Here in the U.S. Major League Baseball’s ‘Spring Training’ games have been going on for two weeks and for those of us that love ‘America’s Pastime’ the sights and sounds of spring are inexorably wrapped up with baseball.
I had the great pleasure of coaching Little League and Babe Ruth baseball as my son made his way up through the ranks. Prior to that I had not played organized baseball since I played Little League myself back in the day. One summer when I was just past 40 I was enticed (induced?) to play Men’s Senior League Baseball. I was not a good player and the level of the other players which consisted of former high school, college and even an occasional retired professional player, was far above anything I could really handle. Yet one of the best things was that I learned a great deal about teamwork, team support and team spirit.
What was most interesting to me about playing baseball (as opposed to watching it from the stands), was the constant infield chatter and constant support when a team member was at the plate. “Nobody better here Mark” “You’re who we want up in this situation”. “Work your way back in the count”. “ Good eye”. Constant, positive encouragement helped keep my confidence up even when I really knew I wasn’t very good. I am not going to say that our team used that approach to win the championship that season (we didn’t) as all the other teams in the league did pretty much the same thing.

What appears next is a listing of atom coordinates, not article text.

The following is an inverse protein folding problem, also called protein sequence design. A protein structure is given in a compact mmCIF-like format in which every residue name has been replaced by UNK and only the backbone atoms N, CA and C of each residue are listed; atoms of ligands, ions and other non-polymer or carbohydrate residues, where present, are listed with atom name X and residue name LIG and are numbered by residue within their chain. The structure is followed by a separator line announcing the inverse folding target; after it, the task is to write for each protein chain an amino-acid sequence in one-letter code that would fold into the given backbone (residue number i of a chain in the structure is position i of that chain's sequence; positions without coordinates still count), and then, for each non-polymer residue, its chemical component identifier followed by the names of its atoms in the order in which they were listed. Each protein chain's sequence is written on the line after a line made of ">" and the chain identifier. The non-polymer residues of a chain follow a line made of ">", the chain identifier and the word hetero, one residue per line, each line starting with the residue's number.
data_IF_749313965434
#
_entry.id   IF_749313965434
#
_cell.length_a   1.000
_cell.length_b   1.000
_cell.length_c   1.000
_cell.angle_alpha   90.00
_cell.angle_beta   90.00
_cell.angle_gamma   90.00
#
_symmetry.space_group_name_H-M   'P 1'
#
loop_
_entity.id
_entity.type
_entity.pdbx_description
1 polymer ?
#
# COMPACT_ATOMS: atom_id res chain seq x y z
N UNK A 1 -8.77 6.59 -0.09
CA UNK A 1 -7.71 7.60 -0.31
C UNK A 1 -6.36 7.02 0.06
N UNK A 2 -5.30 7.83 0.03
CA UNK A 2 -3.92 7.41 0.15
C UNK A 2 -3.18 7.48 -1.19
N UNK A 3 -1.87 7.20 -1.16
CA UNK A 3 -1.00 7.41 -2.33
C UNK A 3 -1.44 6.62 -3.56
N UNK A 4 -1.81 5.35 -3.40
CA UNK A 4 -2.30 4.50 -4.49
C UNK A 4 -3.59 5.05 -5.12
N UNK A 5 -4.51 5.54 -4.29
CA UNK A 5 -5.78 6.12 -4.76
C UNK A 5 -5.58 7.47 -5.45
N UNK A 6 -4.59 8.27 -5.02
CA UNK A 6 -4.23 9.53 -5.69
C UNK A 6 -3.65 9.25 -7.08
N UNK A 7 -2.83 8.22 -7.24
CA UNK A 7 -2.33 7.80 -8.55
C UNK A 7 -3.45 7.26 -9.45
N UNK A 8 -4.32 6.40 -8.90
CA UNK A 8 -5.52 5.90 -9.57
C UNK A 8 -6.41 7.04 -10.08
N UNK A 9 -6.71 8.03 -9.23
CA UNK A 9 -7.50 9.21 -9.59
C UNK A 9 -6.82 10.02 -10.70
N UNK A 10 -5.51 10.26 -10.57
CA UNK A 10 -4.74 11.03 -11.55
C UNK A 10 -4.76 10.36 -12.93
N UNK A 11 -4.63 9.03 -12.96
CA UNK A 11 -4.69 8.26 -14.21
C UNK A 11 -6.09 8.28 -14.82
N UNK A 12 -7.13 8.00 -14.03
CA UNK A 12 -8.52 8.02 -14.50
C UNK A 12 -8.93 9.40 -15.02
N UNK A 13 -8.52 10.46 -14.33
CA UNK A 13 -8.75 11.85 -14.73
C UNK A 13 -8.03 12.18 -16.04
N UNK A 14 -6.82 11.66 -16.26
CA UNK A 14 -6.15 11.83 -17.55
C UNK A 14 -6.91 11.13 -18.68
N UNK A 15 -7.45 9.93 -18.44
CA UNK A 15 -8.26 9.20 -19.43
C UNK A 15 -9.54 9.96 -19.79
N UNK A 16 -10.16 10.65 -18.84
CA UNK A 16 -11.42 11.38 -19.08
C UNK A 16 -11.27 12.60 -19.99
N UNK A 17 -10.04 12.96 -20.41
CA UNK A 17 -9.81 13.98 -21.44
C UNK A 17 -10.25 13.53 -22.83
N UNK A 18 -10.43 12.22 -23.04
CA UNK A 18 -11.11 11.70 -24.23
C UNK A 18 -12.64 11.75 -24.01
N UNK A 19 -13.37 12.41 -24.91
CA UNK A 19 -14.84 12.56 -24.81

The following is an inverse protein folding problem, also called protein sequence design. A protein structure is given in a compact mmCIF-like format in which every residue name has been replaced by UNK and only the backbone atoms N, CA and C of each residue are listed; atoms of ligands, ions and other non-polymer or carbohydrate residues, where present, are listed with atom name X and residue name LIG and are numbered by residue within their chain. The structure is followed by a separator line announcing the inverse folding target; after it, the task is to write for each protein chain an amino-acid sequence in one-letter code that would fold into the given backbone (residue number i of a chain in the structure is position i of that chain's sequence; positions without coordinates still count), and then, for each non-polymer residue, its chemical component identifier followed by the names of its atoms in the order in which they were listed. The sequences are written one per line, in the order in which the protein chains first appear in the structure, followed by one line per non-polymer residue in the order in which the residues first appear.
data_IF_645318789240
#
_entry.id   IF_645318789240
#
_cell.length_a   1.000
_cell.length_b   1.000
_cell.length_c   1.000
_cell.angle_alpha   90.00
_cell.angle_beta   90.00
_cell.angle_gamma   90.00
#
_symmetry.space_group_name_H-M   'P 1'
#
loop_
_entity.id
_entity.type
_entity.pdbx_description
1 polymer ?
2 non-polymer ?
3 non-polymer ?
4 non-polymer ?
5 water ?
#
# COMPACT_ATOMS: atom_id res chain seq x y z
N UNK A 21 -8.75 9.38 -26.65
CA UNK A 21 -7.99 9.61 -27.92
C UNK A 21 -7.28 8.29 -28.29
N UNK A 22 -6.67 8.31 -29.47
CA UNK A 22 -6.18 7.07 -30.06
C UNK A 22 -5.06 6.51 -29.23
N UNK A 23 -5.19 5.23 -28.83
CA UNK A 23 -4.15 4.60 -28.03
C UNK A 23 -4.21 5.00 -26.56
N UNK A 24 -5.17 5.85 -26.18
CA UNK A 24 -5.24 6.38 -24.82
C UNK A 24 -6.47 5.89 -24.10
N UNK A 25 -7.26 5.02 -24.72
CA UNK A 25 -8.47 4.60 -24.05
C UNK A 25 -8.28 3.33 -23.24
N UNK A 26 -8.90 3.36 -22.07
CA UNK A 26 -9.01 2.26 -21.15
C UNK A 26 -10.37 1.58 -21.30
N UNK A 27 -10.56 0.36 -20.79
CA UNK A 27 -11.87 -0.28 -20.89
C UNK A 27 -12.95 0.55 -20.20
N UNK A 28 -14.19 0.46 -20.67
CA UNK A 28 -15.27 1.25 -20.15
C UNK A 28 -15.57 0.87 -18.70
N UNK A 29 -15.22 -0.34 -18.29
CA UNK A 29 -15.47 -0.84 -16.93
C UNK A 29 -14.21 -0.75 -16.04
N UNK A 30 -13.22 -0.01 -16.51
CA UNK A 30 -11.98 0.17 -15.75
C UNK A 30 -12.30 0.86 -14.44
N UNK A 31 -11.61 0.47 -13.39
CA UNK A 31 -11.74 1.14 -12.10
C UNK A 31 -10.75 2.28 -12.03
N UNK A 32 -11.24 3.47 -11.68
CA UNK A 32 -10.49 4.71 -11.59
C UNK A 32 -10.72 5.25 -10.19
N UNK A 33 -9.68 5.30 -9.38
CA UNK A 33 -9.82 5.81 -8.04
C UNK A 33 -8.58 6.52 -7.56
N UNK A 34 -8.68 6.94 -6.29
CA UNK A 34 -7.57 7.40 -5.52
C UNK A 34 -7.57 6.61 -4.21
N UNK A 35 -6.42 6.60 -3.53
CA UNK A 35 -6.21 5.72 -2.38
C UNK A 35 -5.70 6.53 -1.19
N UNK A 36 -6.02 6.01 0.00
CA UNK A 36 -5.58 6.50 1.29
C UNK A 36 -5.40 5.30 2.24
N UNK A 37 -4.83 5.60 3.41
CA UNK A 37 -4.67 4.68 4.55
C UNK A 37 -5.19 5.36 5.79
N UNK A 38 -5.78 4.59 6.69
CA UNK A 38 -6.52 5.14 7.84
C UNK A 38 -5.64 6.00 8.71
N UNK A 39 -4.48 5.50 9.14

And when things did not go so well (like I didn’t get a hit, made an error in the field or gave up two home runs in a row), the support was still there in the form of – “Tough day”, or “You’ll get ‘em next time”.
I took what I learned from that experience and brought it to the young players that I was coaching at the time. Because those young players were far from being professionals, I found the impact of positive reinforcement made them more effective than other teams they played that did not practice “Nobody Better” as I like to call it.
As business professionals having a success ratio of 30% (making one a multi-millionaire in professional baseball), is unacceptable. The stakes are higher as your livelihood is directly correlated to your performance. At least hypothetically speaking. However business leaders and managers all too often miss the opportunity to improve their team by offering a show of confidence that in the current project there’s “Nobody better” and “There’s nobody we’d rather have at-bat in this critical situation.”
The “Nobody Better” approach won’t turn a lousy player into a star. But it very well can push a team member to focus more and give his or her best effort more often because the team believes and is relying on them.
How do you motivate your team?